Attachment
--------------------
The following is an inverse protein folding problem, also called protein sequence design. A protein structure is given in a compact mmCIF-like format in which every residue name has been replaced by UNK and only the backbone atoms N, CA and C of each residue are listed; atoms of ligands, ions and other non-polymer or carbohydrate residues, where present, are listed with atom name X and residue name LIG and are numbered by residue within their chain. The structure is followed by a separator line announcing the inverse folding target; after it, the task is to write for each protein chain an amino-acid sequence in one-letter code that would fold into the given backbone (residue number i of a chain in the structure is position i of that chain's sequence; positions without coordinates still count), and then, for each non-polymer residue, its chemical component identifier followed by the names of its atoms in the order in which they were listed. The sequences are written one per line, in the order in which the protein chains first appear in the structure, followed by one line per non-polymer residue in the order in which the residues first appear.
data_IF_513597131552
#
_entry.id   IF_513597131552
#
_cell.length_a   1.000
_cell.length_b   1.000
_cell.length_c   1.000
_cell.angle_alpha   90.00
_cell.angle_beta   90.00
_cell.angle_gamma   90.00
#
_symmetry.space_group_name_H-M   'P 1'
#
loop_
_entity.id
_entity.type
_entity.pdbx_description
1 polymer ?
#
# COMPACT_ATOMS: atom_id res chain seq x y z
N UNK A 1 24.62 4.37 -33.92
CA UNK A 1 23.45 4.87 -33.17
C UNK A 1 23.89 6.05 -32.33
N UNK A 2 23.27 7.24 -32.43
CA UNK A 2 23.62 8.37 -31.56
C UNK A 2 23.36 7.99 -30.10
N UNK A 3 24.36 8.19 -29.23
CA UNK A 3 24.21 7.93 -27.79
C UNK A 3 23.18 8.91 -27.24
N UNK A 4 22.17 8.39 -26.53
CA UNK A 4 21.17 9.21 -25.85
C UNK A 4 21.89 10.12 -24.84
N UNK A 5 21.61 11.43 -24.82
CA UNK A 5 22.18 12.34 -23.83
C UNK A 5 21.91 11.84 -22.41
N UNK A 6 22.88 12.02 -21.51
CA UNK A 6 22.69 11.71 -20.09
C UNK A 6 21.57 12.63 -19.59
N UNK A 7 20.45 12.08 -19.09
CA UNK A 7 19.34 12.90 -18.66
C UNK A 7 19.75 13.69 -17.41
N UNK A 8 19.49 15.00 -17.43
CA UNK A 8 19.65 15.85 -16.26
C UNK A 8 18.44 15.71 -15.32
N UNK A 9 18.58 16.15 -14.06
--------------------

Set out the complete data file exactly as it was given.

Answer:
The following is an inverse protein folding problem, also called protein sequence design. A protein structure is given in a compact mmCIF-like format in which every residue name has been replaced by UNK and only the backbone atoms N, CA and C of each residue are listed; atoms of ligands, ions and other non-polymer or carbohydrate residues, where present, are listed with atom name X and residue name LIG and are numbered by residue within their chain. The structure is followed by a separator line announcing the inverse folding target; after it, the task is to write for each protein chain an amino-acid sequence in one-letter code that would fold into the given backbone (residue number i of a chain in the structure is position i of that chain's sequence; positions without coordinates still count), and then, for each non-polymer residue, its chemical component identifier followed by the names of its atoms in the order in which they were listed. The sequences are written one per line, in the order in which the protein chains first appear in the structure, followed by one line per non-polymer residue in the order in which the residues first appear.
data_IF_513597131552
#
_entry.id   IF_513597131552
#
_cell.length_a   1.000
_cell.length_b   1.000
_cell.length_c   1.000
_cell.angle_alpha   90.00
_cell.angle_beta   90.00
_cell.angle_gamma   90.00
#
_symmetry.space_group_name_H-M   'P 1'
#
loop_
_entity.id
_entity.type
_entity.pdbx_description
1 polymer ?
#
# COMPACT_ATOMS: atom_id res chain seq x y z
N UNK A 1 24.62 4.37 -33.92
CA UNK A 1 23.45 4.87 -33.17
C UNK A 1 23.89 6.05 -32.33
N UNK A 2 23.27 7.24 -32.43
CA UNK A 2 23.62 8.37 -31.56
C UNK A 2 23.36 7.99 -30.10
N UNK A 3 24.36 8.19 -29.23
CA UNK A 3 24.21 7.93 -27.79
C UNK A 3 23.18 8.91 -27.24
N UNK A 4 22.17 8.39 -26.53
CA UNK A 4 21.17 9.21 -25.85
C UNK A 4 21.89 10.12 -24.84
N UNK A 5 21.61 11.43 -24.82
CA UNK A 5 22.18 12.34 -23.83
C UNK A 5 21.91 11.84 -22.41
N UNK A 6 22.88 12.02 -21.51
CA UNK A 6 22.69 11.71 -20.09
C UNK A 6 21.57 12.63 -19.59
N UNK A 7 20.45 12.08 -19.09
CA UNK A 7 19.34 12.90 -18.66
C UNK A 7 19.75 13.69 -17.41
N UNK A 8 19.49 15.00 -17.43
CA UNK A 8 19.65 15.85 -16.26
C UNK A 8 18.44 15.71 -15.32
N UNK A 9 18.58 16.15 -14.06